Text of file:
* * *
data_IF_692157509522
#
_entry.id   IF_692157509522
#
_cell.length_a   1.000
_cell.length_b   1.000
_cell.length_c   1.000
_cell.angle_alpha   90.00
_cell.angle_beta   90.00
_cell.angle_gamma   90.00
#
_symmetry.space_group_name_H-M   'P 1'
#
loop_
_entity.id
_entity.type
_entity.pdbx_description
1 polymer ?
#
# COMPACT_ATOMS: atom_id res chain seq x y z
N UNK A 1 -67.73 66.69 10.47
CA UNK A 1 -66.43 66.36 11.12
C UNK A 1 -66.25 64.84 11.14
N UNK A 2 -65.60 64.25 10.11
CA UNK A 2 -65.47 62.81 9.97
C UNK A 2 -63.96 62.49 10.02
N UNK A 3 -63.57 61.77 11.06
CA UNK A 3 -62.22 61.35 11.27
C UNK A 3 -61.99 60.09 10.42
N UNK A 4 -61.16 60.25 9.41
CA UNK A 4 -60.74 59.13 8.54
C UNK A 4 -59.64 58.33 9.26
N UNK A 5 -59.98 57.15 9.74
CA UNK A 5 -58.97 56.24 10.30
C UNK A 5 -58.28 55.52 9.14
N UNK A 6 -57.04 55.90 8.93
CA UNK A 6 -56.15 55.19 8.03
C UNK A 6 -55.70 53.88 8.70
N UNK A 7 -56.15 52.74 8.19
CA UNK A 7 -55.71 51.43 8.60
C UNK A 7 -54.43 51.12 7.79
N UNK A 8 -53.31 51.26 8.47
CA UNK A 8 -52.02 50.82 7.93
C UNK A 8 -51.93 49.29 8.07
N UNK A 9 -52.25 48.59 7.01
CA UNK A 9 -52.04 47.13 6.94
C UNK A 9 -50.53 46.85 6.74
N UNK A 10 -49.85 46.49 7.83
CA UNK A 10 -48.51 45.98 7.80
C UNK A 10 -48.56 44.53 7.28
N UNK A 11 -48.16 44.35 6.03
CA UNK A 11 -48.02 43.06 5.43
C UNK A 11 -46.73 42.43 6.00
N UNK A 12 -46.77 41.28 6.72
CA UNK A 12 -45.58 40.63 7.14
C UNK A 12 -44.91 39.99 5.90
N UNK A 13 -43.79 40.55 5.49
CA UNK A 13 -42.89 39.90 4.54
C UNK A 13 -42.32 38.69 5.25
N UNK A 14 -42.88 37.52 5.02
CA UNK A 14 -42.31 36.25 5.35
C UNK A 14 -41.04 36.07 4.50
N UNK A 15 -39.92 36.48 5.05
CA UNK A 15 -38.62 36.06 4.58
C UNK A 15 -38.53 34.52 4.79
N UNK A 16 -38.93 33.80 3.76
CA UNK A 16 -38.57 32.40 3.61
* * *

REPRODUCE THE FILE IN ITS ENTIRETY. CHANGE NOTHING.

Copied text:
data_IF_692157509522
#
_entry.id   IF_692157509522
#
_cell.length_a   1.000
_cell.length_b   1.000
_cell.length_c   1.000
_cell.angle_alpha   90.00
_cell.angle_beta   90.00
_cell.angle_gamma   90.00
#
_symmetry.space_group_name_H-M   'P 1'
#
loop_
_entity.id
_entity.type
_entity.pdbx_description
1 polymer ?
#
# COMPACT_ATOMS: atom_id res chain seq x y z
N UNK A 1 -67.73 66.69 10.47
CA UNK A 1 -66.43 66.36 11.12
C UNK A 1 -66.25 64.84 11.14
N UNK A 2 -65.60 64.25 10.11
CA UNK A 2 -65.47 62.81 9.97
C UNK A 2 -63.96 62.49 10.02
N UNK A 3 -63.57 61.77 11.06
CA UNK A 3 -62.22 61.35 11.27
C UNK A 3 -61.99 60.09 10.42
N UNK A 4 -61.16 60.25 9.41
CA UNK A 4 -60.74 59.13 8.54
C UNK A 4 -59.64 58.33 9.26
N UNK A 5 -59.98 57.15 9.74
CA UNK A 5 -58.97 56.24 10.30
C UNK A 5 -58.28 55.52 9.14
N UNK A 6 -57.04 55.90 8.93
CA UNK A 6 -56.15 55.19 8.03
C UNK A 6 -55.70 53.88 8.70
N UNK A 7 -56.15 52.74 8.19
CA UNK A 7 -55.71 51.43 8.60
C UNK A 7 -54.43 51.12 7.79
N UNK A 8 -53.31 51.26 8.47
CA UNK A 8 -52.02 50.82 7.93
C UNK A 8 -51.93 49.29 8.07
N UNK A 9 -52.25 48.59 7.01
CA UNK A 9 -52.04 47.13 6.94
C UNK A 9 -50.53 46.85 6.74
N UNK A 10 -49.85 46.49 7.83
CA UNK A 10 -48.51 45.98 7.80
C UNK A 10 -48.56 44.53 7.28
N UNK A 11 -48.16 44.35 6.03
CA UNK A 11 -48.02 43.06 5.43
C UNK A 11 -46.73 42.43 6.00
N UNK A 12 -46.77 41.28 6.72
CA UNK A 12 -45.58 40.63 7.14
C UNK A 12 -44.91 39.99 5.90
N UNK A 13 -43.79 40.55 5.49
CA UNK A 13 -42.89 39.90 4.54
C UNK A 13 -42.32 38.69 5.25
N UNK A 14 -42.88 37.52 5.02
CA UNK A 14 -42.31 36.25 5.35
C UNK A 14 -41.04 36.07 4.50
N UNK A 15 -39.92 36.48 5.05
CA UNK A 15 -38.62 36.06 4.58
C UNK A 15 -38.53 34.52 4.79
N UNK A 16 -38.93 33.80 3.76
CA UNK A 16 -38.57 32.40 3.61